In 2008, the Central African Republic produced 0 quadrillion BTUs (QBTUs) of primary energy, a decrease of 0 QBTUs over the prior year and a compound growth rate of 9.05% over a 5 year period.
Primary energy consumption meanwhile decreased by -3.83% over the prior year to 0.01 QBTUs, equating to 1.42 million BTUs per capita which places the Central African Republic into the 95th percentile of countries worldwide for per capita primary energy consumption.
The Central African Republic’s total electricity capacity has increased on an annual compound basis by 0.34% over the last 20 years to 46 megawatts (MW) in 2008. In the last year, the total installed capacity base increased by 6 megawatts (+15%) with the largest source of new capacity being Hydroelectricity (+6 megawatts).
Total renewable energy capacity accounts for 54.35% of this total installed capacity base whilst renewable energy sources excluding hydropower account for 0%.
Hydroelectricity experienced the fastest capacity growth rate (31.58%) in the last year whilst Hydroelectricity Energy added the most capacity in the last 5 years, reaching 25 MW in 2008.
Total electricity generation meanwhile climbed 1.91% over the last year to 0.16 billion kilowatthours (bn kWh) in 2008 with the largest source for electricity generation being Hydroelectricity (81.25% of total net generation).
Conventional sources including conventional thermal (coal, petroleum, gas), nuclear power and hydro pumped storage accounted for 18.75% of total electricity generated, up from 23.15% 5 years previously. In 2009, the Central African Republic had a zero balance net import requirement. There were no exports of electricity.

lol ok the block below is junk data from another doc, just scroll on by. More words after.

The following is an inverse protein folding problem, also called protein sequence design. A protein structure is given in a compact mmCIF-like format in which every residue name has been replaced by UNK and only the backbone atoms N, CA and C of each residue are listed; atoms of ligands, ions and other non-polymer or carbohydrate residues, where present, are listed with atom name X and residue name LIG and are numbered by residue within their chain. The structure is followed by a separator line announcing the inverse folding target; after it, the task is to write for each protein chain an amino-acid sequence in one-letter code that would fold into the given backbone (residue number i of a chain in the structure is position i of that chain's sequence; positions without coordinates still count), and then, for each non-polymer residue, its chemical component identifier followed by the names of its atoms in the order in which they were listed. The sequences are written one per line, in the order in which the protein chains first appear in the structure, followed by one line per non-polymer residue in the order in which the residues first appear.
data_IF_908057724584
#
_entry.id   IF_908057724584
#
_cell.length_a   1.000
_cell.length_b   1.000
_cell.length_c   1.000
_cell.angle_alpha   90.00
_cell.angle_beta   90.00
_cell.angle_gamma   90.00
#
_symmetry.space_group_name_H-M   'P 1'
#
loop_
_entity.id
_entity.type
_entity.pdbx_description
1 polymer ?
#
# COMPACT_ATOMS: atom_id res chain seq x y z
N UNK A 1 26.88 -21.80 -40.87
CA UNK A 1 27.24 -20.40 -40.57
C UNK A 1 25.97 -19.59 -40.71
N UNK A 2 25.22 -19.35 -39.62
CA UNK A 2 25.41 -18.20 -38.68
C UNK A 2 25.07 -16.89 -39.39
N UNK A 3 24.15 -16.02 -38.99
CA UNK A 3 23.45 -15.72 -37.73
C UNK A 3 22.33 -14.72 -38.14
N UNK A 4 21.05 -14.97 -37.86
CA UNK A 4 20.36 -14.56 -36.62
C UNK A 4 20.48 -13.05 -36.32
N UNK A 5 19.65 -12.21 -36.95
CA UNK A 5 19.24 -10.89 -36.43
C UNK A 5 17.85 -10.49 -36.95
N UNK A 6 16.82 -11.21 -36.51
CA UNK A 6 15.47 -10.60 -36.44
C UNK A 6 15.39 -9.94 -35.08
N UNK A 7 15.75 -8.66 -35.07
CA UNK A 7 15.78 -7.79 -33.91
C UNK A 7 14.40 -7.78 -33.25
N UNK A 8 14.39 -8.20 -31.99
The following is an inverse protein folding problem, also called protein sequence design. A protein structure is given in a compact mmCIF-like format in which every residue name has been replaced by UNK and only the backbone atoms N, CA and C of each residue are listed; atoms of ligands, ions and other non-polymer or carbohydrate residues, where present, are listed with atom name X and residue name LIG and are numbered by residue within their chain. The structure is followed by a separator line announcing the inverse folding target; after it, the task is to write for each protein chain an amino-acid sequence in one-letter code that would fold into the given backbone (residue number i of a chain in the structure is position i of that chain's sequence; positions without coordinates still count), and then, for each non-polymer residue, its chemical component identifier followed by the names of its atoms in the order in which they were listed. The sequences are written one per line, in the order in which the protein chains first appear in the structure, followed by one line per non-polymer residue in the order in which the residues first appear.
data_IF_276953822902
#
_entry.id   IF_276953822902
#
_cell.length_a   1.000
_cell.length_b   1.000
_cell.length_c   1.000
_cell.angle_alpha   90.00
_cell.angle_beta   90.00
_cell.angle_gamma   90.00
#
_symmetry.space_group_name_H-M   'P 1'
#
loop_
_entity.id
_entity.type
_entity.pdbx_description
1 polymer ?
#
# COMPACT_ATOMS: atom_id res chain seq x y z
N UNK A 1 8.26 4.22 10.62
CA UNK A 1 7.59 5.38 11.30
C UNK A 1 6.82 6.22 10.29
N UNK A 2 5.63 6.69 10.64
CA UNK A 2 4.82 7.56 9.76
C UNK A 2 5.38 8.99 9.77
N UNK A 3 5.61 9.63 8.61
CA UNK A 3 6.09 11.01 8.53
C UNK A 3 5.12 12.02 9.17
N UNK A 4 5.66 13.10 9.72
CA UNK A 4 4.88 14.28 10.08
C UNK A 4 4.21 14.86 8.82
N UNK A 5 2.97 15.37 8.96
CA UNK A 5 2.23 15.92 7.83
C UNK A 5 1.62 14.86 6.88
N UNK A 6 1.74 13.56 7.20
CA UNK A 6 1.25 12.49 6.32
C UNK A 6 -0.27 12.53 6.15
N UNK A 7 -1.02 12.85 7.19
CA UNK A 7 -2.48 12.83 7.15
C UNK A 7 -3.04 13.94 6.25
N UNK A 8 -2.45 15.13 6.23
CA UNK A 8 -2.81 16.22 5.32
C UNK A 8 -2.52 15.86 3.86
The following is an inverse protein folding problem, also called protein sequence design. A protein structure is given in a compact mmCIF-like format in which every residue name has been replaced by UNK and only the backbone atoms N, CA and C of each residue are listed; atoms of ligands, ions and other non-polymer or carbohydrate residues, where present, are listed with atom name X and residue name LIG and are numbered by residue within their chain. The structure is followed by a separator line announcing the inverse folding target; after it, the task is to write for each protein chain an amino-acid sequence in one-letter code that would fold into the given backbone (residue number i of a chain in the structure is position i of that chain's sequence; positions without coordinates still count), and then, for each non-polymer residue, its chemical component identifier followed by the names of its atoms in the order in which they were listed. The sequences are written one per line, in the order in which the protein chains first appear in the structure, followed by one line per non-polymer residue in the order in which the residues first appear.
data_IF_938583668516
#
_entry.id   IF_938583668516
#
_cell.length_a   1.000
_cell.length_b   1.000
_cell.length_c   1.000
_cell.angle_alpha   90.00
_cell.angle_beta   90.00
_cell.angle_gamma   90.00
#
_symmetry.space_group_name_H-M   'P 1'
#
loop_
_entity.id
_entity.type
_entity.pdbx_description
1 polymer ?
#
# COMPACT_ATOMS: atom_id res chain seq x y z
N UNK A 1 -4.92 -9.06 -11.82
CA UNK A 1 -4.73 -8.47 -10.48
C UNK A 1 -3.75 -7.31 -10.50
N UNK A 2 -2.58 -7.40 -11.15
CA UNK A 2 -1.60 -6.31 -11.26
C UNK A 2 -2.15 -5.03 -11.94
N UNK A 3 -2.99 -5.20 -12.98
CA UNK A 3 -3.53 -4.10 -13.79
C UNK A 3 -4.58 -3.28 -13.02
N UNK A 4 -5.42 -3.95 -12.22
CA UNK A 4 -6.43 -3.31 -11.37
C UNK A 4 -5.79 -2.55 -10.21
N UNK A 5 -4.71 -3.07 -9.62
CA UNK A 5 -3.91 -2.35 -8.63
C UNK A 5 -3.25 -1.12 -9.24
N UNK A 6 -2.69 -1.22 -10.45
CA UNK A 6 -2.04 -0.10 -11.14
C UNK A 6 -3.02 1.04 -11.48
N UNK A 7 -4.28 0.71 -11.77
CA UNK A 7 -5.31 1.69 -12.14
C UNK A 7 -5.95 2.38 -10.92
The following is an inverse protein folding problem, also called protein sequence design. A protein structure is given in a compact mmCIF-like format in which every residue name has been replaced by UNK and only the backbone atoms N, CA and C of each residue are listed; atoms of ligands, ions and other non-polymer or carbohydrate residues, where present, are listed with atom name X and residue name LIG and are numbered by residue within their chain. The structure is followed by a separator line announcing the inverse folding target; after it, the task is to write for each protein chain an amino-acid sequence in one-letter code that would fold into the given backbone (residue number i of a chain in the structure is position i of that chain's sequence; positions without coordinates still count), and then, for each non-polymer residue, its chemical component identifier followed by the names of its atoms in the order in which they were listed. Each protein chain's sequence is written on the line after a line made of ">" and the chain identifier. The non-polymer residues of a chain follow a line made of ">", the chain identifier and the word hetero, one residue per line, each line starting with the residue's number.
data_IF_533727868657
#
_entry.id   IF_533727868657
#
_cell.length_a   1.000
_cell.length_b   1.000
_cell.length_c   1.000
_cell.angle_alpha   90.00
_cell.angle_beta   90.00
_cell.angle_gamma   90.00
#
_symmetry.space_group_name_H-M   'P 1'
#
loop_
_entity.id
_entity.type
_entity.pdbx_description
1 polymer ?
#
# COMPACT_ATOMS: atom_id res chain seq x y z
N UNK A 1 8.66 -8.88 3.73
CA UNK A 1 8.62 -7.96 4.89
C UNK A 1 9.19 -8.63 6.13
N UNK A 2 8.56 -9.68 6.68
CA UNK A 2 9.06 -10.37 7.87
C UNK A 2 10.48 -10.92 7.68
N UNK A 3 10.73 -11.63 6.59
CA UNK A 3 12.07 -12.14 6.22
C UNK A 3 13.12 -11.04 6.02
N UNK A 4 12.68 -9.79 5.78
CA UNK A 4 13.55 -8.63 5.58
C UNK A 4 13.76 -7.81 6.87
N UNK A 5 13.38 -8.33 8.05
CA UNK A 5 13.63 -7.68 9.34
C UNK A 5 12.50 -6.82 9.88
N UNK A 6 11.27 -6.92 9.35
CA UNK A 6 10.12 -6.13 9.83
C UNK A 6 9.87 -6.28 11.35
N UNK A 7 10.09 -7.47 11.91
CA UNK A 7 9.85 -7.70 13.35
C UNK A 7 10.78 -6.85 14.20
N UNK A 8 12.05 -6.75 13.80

Conventional Energy sources represented 45.65% of total installed capacity in the Central African Republic in 2008, a decrease of -7.24 percentage points over a 5 year period.
Conventional thermal energy had an installed capacity base of 21 MW in 2008, a change of 0 MW over the previous year and a 0% change on a compound basis over a 5 year period. Conventional thermal energy has seen its share of total installed capacity decrease from 52.9% in 2004 to 45.65% in 2008. Conventional Thermal Energy generated 0.03 billion kilowatthours of electricity in 2008, equating to 1.43 billion kilowatthours of electricity per million kilowatts of capacity.
Hydroelectricity had an installed capacity base of 25 MW in 2008, a change of 6 MW over the previous year. It’s share of total installed capacity increased from 47.1% in 2004 to 54.35% in 2008 and it’s share of renewable installed capacity remained unchanged at 100% in 2008.
Hydroelectricity generated 0.13 billion kilowatthours of electricity in 2008, equating to 81.25% of the total electricity generated. This is equivalent to 5.2 billion kilowatthours of electricity per million kilowatts of capacity, which was the highest ratio amongst renewable energy sources.
The Central African Republic has 0.11% of the total regional capacity for Hydroelectricity and ranks at #134 in the world for Hydroelectricity installed capacity.
In 2008, total carbon dioxide emissions in the Central African Republic reached 0.34 million Metric Tonnes (mn MT), a compound increase of 0.92% over a 5 year period. The Central African Republic’s total represented 0.03% of total regional emissions and 0% of total world emissions.
On a per capita basis meanwhile, the Central African Republic ranked at #200 worldwide, with per capita emissions falling on 2007 by -0.01 metric tonnes to 0.07 metric tonnes.